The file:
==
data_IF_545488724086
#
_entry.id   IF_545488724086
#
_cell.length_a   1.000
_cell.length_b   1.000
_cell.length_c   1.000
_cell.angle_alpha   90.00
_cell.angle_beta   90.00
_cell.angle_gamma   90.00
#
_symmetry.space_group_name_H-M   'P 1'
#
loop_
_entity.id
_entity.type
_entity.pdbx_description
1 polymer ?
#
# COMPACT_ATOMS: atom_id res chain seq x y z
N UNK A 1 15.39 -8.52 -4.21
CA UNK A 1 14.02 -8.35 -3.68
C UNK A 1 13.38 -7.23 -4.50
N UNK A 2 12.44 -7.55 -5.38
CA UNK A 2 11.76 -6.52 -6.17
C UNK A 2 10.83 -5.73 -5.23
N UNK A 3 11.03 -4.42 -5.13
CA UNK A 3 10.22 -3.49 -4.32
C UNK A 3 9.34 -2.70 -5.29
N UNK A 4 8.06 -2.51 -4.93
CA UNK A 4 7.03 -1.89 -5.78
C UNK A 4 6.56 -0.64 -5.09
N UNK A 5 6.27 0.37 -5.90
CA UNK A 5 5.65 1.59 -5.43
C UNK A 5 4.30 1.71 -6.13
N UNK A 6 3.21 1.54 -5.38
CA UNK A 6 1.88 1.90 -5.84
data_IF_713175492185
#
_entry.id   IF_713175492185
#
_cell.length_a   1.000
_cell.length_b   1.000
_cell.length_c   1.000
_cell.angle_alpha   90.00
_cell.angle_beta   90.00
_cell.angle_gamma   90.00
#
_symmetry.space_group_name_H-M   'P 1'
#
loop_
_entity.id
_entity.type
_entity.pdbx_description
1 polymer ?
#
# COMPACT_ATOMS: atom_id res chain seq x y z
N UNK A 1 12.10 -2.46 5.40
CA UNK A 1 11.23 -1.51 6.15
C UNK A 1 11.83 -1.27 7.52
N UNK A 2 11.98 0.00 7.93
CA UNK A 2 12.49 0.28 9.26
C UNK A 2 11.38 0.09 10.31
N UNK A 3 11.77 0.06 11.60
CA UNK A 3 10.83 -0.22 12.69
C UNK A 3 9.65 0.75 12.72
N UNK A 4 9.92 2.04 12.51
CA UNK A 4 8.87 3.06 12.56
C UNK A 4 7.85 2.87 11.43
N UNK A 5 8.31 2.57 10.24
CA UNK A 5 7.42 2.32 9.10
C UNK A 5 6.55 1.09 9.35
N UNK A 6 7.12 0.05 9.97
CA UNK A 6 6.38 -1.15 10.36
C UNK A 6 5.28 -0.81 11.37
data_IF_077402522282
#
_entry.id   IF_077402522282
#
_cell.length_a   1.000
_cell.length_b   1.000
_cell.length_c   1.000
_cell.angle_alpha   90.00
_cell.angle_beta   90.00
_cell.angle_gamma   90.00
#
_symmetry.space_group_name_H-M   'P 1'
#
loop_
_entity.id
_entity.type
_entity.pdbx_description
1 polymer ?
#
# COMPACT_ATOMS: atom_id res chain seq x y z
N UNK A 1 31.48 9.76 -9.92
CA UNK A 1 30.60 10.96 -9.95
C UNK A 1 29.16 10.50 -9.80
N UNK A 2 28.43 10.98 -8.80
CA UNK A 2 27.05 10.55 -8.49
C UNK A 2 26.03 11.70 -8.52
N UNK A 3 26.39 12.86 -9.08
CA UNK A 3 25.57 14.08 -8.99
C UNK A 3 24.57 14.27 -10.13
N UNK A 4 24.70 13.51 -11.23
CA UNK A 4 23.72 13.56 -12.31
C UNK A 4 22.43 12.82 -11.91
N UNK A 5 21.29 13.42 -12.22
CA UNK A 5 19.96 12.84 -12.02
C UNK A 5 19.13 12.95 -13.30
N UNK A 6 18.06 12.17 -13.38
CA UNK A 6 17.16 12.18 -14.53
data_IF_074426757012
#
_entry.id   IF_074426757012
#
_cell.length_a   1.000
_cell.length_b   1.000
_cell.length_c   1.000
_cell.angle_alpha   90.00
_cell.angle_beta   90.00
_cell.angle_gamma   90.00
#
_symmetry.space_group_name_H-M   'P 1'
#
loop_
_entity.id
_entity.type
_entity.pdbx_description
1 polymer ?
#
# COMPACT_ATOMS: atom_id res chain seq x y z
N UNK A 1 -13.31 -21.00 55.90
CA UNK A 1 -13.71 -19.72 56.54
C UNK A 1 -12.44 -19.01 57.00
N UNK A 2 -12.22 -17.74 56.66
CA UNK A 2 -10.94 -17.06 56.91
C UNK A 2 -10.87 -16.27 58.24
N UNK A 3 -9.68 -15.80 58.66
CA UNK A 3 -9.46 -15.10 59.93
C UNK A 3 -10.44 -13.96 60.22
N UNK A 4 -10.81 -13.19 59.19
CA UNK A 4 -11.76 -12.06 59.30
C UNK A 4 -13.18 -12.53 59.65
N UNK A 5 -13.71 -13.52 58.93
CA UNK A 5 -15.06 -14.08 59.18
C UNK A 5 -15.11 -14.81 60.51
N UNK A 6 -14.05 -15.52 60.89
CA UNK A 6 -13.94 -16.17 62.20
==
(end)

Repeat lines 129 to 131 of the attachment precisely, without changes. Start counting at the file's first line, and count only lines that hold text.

_entity.pdbx_description
1 polymer ?
#